As Andrew Lloyd Webber's first show after the unstoppable Phantom, Aspects Of Love has always been popularly regarded as something of an also-ran, despite a three year West End original run, making a star out of Michael Ball, and including the ballad standard "Love Changes Everything".
Distilled from David Garnett's bed-hopping, free-spirited romantic novella published in the '50s, it probably works best as a chamber musical rather than as the lavish extravaganza it was at its premiere. A potentially over-precious tale of boy-meets-older-actress (who leaves him for his debonair uncle thereby setting off a daisy chain of longing, liaisons and questionable behaviour), it could, handled indelicately, have a sky-high ‘ick' factor. It benefits however from one of Lloyd Webber's most ravishing – and underrated – scores.
Jonathan O'Boyle's entrancing, swirling new production sacrifices opulence to admirably swift, emotionally clear storytelling and psychological truth, particularly in the case of the three female characters at its centre. Jason Denvir's flexible, charming slatted-door set design looks like an homage to Maria Björnson's gorgeous original and, in tandem with Aaron J Dootson's evocative lighting design, succeeds in whisking us around the various European locales – from Paris to Venice then Pau in the South of France- between the 1940s and 1960s.
Lloyd Webber's critics accuse him of endlessly recycling the same tunes over and over, and, in all fairness, this score wouldn't convince them otherwise. But what tunes they are: a feast of swooning, melodic beauty that haunts and exhilarates then suddenly surprises with a dissonant a capella quartet (the strangely lovely "Falling" in the second half where lead characters vocalise their take on a romantic all-hell-breaking-loose) or a thrilling, stomping tango-infused funeral lament.
Don Black and Charles Hart's lyrics are generally more serviceable than inspired, occasionally descending into risible ("I think I know the reason you're so keen for this to end/I saw what you were doing with your new Italian friend") but are bolstered by the sheer magnificence of the music. I occasionally missed the swell of a full orchestra but Richard Bates' two piano plus percussion arrangements feel minimalist-classy rather than cheap.
Earlier iterations of the show centred on bewildered public school boy-turned-soldier Alex (Michael Ball's original role), but here the focus is on Rose Vibert, the actress who changes his life forever. A fascinating, contradictory woman with agency, sexual voracity, humour and emotional intelligence, she is, apart from the title role in Evita, the most interesting female lead in the Lloyd Webber canon, requiring stamina, serious acting chops and a virtuoso vocal range. O'Boyle's production strikes gold with Kelly Price who tempers Rose's maddening narcissism and rampant sensuality with a natural magnetism and innate generosity of spirit, topped off with a fearless, enthralling mastery of the role's massive vocal demands. It's not hard to see why Felix Mosse's fresh-faced, sweet-voiced Alex or his urbane Uncle George (Jerome Pradon, charming) fall for this force of nature. Price's stunning version of Rose's vamping, scale-climbing 11 o'clock number "Anything But Lonely" (the equal of Lloyd Webber's "Memory" or "Don't Cry For Me Argentina" but probably less well known as it's so bloody hard to sing) is worth the price of admission by itself. She is astonishing.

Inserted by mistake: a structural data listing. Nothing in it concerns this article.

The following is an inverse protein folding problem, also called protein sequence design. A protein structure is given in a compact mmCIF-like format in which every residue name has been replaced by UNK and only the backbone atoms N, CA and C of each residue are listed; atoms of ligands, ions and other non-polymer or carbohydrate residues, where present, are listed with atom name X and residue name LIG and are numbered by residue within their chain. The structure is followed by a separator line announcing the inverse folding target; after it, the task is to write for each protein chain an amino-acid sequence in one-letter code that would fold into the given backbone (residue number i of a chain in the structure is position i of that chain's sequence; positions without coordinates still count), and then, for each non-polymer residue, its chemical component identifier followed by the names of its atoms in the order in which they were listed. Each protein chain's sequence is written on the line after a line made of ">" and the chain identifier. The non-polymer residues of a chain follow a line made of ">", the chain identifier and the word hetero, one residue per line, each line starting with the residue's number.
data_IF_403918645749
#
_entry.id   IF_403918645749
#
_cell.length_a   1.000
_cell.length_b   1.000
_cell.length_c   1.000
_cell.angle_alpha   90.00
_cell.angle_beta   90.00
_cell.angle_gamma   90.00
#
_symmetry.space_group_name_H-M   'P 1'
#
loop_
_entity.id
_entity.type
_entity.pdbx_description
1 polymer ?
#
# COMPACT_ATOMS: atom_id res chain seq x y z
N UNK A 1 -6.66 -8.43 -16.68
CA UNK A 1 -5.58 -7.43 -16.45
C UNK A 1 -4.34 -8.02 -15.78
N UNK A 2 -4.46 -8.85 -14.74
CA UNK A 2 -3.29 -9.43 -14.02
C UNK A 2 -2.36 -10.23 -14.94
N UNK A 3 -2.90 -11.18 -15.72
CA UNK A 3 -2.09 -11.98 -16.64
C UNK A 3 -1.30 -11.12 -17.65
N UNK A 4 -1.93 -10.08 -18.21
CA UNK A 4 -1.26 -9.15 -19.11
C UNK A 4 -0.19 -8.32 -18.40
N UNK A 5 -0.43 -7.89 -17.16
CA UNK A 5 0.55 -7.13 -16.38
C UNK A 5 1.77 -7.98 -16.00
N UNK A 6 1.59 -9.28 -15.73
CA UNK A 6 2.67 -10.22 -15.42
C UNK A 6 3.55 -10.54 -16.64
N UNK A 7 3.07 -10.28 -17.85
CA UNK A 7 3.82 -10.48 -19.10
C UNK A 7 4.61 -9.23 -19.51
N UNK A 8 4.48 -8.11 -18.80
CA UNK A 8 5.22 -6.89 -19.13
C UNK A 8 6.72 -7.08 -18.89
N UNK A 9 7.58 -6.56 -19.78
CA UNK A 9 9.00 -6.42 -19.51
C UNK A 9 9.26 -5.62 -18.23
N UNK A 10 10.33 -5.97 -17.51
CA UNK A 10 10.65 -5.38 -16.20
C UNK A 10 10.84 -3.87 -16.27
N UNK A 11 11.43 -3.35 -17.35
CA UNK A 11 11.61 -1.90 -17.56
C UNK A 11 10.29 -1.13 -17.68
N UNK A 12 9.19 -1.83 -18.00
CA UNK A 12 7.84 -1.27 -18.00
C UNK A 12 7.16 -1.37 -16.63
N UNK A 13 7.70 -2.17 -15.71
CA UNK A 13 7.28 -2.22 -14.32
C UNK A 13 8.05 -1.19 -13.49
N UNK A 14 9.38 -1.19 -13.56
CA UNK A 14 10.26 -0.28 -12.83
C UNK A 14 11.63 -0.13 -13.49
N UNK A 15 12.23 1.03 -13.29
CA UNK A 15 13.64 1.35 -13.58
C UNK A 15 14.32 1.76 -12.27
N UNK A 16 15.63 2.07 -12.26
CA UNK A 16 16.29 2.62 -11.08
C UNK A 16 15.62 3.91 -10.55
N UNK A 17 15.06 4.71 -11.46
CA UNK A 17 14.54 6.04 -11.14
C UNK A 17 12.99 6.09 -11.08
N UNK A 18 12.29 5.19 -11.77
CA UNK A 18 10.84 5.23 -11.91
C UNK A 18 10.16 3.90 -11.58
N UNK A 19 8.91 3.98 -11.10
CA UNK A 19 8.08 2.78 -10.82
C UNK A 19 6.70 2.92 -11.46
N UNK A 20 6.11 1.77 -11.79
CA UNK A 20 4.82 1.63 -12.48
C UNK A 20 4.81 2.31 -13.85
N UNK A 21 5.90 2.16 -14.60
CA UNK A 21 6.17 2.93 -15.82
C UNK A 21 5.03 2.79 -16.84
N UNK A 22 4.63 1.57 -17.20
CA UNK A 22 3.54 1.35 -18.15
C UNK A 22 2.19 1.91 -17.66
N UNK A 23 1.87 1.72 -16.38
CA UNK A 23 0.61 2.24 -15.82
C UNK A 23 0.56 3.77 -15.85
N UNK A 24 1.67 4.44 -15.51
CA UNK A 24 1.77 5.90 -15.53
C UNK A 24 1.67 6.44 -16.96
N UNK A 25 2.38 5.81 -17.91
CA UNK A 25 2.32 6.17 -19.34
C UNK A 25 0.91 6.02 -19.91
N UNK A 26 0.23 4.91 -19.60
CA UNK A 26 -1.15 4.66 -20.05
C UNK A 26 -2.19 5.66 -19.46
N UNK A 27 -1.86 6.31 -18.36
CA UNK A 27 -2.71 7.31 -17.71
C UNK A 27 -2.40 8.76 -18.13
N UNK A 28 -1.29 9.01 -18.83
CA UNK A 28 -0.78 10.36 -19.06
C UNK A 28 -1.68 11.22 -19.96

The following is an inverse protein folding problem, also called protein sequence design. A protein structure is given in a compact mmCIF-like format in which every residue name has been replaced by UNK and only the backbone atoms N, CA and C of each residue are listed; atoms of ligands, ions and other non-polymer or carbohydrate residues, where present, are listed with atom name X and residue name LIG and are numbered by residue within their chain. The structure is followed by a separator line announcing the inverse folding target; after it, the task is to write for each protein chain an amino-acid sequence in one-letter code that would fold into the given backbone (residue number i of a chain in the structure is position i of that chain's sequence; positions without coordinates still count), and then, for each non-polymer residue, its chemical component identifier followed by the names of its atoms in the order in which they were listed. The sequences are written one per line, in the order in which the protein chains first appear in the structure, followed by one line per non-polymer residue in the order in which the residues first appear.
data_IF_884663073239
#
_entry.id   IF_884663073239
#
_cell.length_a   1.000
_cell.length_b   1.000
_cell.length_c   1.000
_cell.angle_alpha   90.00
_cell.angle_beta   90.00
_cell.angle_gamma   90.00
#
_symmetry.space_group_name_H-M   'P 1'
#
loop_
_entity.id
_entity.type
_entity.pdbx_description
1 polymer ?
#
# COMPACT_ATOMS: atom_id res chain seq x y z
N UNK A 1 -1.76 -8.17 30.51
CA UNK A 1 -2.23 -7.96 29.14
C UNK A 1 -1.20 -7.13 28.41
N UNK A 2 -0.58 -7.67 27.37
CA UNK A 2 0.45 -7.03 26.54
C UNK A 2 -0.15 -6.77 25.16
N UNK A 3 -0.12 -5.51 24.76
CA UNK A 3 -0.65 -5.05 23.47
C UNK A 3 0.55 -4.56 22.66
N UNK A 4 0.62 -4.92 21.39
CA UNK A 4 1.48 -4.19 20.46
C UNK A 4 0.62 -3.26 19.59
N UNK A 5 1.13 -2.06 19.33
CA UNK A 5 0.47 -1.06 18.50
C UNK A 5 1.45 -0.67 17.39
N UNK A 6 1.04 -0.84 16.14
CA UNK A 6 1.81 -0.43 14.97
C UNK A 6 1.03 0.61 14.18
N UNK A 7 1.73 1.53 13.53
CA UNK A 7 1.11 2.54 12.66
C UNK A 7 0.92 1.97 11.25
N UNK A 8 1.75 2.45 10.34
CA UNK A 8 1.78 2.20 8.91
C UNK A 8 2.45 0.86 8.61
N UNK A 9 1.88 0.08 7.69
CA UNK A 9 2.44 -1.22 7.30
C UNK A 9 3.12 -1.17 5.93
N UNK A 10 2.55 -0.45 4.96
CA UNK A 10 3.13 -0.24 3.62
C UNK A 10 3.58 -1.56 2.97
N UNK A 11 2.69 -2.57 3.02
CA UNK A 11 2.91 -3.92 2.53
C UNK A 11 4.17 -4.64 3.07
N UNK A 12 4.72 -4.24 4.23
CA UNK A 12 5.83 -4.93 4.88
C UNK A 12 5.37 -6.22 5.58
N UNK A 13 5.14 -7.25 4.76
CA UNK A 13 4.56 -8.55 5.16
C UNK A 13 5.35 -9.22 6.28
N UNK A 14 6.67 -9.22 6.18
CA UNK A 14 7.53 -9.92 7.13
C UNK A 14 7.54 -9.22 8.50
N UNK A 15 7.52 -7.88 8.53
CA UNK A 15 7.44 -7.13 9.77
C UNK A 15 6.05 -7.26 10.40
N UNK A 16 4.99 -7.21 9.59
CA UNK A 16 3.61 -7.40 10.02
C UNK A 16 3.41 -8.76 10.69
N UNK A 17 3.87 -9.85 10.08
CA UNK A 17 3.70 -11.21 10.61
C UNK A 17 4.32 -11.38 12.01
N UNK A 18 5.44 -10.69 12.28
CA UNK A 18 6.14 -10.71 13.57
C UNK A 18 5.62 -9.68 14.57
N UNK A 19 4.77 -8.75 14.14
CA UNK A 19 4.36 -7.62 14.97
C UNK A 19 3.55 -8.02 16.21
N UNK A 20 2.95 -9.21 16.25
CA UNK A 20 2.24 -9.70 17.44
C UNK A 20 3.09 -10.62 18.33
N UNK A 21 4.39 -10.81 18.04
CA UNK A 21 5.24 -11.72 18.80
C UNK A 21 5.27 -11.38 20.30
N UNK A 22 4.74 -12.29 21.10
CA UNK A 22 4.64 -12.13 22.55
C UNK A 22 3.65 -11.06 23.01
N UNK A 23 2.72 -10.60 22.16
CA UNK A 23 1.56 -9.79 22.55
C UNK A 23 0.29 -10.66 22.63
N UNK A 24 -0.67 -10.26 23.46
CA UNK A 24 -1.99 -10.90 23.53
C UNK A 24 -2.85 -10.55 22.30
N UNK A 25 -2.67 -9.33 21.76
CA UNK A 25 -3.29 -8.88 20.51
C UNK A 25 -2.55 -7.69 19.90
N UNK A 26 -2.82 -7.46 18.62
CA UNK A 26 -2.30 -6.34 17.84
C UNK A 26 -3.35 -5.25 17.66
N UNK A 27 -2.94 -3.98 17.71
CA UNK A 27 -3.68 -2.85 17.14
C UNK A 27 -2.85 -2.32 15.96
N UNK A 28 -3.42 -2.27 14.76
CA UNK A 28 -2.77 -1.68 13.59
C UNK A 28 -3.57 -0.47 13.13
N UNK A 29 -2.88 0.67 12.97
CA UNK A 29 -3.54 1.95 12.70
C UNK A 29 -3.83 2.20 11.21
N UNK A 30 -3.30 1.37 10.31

Looking and sounding like an Italianate Ute Lemper, Madalena Alberto's gorgeous sculptress who upsets the romantic apple cart is also terrific, combining wry wit with roof-shaking vocals. Eleanor Walsh is initially delightful then genuinely moving as a precocious youngster caught up in the erotic shenanigans, with a voice of pure quicksilver.
A glamorous, captivating European antidote to a miserable London winter and with a sensational central performance, this is one to see.